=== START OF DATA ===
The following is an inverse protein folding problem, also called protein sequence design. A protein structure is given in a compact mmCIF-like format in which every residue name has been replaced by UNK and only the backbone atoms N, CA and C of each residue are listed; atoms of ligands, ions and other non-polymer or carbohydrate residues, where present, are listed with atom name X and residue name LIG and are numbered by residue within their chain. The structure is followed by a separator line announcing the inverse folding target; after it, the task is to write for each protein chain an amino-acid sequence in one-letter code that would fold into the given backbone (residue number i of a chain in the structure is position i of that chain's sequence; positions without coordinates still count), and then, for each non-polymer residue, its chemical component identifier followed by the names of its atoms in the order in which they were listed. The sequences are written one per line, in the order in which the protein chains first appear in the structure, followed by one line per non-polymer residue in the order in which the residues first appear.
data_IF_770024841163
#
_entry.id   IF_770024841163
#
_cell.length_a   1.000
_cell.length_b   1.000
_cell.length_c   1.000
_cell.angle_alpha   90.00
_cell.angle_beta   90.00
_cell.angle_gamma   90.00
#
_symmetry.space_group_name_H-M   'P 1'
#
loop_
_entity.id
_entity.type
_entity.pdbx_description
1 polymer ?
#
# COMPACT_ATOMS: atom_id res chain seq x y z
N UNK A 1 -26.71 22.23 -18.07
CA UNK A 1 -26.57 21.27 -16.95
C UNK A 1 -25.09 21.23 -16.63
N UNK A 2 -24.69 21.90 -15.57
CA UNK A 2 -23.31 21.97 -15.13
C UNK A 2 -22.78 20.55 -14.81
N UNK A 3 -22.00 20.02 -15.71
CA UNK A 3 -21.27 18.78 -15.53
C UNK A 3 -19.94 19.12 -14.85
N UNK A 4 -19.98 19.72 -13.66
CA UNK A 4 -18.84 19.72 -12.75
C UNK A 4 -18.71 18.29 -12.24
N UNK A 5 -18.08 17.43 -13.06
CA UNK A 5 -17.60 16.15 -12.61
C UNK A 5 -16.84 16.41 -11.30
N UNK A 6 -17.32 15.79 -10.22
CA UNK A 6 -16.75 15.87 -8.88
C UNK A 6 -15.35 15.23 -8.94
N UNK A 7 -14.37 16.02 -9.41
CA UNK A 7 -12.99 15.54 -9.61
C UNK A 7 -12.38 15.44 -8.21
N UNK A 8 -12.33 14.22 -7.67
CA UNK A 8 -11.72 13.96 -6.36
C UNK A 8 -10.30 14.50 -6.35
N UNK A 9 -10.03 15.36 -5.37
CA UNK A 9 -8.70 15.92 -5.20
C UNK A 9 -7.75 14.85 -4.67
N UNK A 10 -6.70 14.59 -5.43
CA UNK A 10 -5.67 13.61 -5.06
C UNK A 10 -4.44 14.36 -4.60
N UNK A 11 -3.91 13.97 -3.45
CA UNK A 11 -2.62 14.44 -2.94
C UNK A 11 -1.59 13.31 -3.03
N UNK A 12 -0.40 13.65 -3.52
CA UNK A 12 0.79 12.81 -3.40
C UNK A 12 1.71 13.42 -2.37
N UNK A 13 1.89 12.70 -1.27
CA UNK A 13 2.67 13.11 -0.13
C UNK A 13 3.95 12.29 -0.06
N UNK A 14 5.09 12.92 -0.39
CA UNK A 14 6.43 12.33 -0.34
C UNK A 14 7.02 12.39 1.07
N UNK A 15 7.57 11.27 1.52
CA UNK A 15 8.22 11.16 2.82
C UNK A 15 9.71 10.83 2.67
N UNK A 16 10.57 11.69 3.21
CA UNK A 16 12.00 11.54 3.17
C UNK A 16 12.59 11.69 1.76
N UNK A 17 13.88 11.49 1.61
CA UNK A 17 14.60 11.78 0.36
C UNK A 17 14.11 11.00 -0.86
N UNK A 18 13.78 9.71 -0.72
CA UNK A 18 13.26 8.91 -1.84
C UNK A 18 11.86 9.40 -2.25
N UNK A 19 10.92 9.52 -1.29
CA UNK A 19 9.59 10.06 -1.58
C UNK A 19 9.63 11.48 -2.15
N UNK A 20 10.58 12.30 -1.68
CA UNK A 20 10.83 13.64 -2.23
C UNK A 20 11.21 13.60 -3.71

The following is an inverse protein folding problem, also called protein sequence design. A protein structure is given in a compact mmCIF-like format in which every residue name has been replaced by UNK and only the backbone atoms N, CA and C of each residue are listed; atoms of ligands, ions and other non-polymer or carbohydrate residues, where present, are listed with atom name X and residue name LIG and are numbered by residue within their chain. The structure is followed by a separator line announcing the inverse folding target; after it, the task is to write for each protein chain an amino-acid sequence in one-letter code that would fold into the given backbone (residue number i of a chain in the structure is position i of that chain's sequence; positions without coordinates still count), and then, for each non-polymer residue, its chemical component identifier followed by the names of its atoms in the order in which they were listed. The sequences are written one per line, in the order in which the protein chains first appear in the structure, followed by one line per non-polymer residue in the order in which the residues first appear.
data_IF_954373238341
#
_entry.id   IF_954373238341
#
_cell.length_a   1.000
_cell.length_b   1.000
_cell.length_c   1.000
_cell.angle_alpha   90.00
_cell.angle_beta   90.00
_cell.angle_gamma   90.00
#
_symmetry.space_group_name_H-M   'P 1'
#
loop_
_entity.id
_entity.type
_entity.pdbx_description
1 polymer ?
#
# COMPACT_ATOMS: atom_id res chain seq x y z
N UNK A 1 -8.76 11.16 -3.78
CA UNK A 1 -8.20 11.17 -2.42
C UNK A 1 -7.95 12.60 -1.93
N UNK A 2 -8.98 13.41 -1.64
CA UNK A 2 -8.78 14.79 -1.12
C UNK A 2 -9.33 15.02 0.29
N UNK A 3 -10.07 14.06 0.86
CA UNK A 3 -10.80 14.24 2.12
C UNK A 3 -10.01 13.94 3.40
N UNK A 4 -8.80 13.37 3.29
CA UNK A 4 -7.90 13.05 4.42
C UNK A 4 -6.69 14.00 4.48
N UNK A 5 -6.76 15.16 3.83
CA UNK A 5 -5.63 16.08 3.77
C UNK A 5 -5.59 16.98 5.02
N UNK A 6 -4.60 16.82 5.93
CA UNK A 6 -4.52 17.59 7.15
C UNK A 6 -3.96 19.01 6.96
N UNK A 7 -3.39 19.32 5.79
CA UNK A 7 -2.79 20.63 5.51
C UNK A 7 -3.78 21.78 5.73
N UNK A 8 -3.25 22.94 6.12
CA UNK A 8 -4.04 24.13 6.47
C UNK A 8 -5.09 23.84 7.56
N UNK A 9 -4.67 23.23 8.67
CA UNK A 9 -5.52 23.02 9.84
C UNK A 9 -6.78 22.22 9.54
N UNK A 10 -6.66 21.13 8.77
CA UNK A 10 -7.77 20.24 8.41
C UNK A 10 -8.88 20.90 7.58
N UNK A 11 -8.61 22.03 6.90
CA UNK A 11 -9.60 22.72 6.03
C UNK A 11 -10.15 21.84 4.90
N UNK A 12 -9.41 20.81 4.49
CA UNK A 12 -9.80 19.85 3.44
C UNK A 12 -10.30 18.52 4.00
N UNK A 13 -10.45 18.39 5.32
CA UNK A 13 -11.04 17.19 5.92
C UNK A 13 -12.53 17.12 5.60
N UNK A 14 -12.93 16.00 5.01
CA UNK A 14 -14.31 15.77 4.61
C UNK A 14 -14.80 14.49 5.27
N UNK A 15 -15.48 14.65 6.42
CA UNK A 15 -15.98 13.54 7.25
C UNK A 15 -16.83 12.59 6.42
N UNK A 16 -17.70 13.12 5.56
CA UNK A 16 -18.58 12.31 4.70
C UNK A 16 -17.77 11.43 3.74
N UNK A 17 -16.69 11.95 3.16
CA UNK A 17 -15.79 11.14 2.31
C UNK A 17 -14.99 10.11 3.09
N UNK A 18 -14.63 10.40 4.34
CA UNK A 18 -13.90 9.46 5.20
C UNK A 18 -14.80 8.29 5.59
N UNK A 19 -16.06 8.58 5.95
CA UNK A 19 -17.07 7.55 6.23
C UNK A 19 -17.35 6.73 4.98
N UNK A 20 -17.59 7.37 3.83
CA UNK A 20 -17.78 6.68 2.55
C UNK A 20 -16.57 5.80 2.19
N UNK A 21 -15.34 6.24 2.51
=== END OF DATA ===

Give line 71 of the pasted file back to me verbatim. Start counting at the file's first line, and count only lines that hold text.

CA UNK A 17 14.60 11.78 0.36